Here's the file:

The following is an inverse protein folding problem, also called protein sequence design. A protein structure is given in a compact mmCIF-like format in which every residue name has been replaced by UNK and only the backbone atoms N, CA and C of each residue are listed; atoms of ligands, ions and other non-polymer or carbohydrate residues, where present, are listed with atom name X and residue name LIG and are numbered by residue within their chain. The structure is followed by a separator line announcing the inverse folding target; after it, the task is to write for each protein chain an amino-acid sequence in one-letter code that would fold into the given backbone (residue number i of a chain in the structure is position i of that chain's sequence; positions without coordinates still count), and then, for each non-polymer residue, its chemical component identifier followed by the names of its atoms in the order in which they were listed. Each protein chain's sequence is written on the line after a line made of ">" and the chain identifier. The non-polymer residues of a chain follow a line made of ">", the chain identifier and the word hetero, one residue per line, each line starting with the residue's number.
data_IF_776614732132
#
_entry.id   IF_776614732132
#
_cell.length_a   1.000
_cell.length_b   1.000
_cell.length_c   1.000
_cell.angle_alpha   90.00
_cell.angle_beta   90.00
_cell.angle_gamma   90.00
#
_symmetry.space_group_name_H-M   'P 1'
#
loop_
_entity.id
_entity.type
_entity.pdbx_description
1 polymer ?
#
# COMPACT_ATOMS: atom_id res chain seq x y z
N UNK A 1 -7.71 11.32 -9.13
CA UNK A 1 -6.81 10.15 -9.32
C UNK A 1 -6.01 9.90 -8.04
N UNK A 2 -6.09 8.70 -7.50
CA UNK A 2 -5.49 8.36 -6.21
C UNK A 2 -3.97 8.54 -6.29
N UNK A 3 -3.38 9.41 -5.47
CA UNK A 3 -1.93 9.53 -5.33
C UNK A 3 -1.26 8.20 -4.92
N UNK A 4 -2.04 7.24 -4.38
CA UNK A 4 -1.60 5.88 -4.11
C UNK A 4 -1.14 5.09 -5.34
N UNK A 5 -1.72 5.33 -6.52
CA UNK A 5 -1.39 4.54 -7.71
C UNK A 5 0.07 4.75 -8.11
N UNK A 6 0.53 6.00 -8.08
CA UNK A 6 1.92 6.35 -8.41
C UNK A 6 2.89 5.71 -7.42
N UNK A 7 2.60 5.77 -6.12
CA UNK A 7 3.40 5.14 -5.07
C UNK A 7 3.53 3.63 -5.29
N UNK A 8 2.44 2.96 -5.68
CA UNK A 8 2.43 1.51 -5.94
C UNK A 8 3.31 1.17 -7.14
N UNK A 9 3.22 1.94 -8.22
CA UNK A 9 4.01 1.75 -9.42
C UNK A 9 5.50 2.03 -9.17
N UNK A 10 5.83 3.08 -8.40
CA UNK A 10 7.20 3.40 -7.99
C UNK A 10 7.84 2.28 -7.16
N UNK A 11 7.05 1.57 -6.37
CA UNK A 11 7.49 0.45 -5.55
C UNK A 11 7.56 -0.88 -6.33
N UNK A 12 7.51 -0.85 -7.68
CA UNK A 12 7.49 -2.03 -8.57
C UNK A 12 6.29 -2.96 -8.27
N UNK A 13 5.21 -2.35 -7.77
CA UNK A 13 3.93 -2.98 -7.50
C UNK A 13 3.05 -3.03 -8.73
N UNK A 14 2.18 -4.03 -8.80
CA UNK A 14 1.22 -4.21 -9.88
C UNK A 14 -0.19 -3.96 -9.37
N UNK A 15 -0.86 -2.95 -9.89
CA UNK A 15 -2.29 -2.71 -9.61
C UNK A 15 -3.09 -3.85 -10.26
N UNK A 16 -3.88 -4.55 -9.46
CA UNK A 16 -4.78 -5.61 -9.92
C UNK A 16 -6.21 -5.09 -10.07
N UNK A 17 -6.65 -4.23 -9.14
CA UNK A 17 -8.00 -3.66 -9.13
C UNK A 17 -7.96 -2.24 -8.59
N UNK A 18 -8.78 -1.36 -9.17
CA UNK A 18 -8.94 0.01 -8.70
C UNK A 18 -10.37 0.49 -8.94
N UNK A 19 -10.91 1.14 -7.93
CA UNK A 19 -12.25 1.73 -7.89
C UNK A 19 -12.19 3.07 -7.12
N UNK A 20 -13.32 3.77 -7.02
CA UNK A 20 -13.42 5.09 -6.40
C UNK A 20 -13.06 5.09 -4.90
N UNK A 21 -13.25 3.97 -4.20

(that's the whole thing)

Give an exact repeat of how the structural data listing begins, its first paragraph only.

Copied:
The following is an inverse protein folding problem, also called protein sequence design. A protein structure is given in a compact mmCIF-like format in which every residue name has been replaced by UNK and only the backbone atoms N, CA and C of each residue are listed; atoms of ligands, ions and other non-polymer or carbohydrate residues, where present, are listed with atom name X and residue name LIG and are numbered by residue within their chain. The structure is followed by a separator line announcing the inverse folding target; after it, the task is to write for each protein chain an amino-acid sequence in one-letter code that would fold into the given backbone (residue number i of a chain in the structure is position i of that chain's sequence; positions without coordinates still count), and then, for each non-polymer residue, its chemical component identifier followed by the names of its atoms in the order in which they were listed. Each protein chain's sequence is written on the line after a line made of ">" and the chain identifier. The non-polymer residues of a chain follow a line made of ">", the chain identifier and the word hetero, one residue per line, each line starting with the residue's number.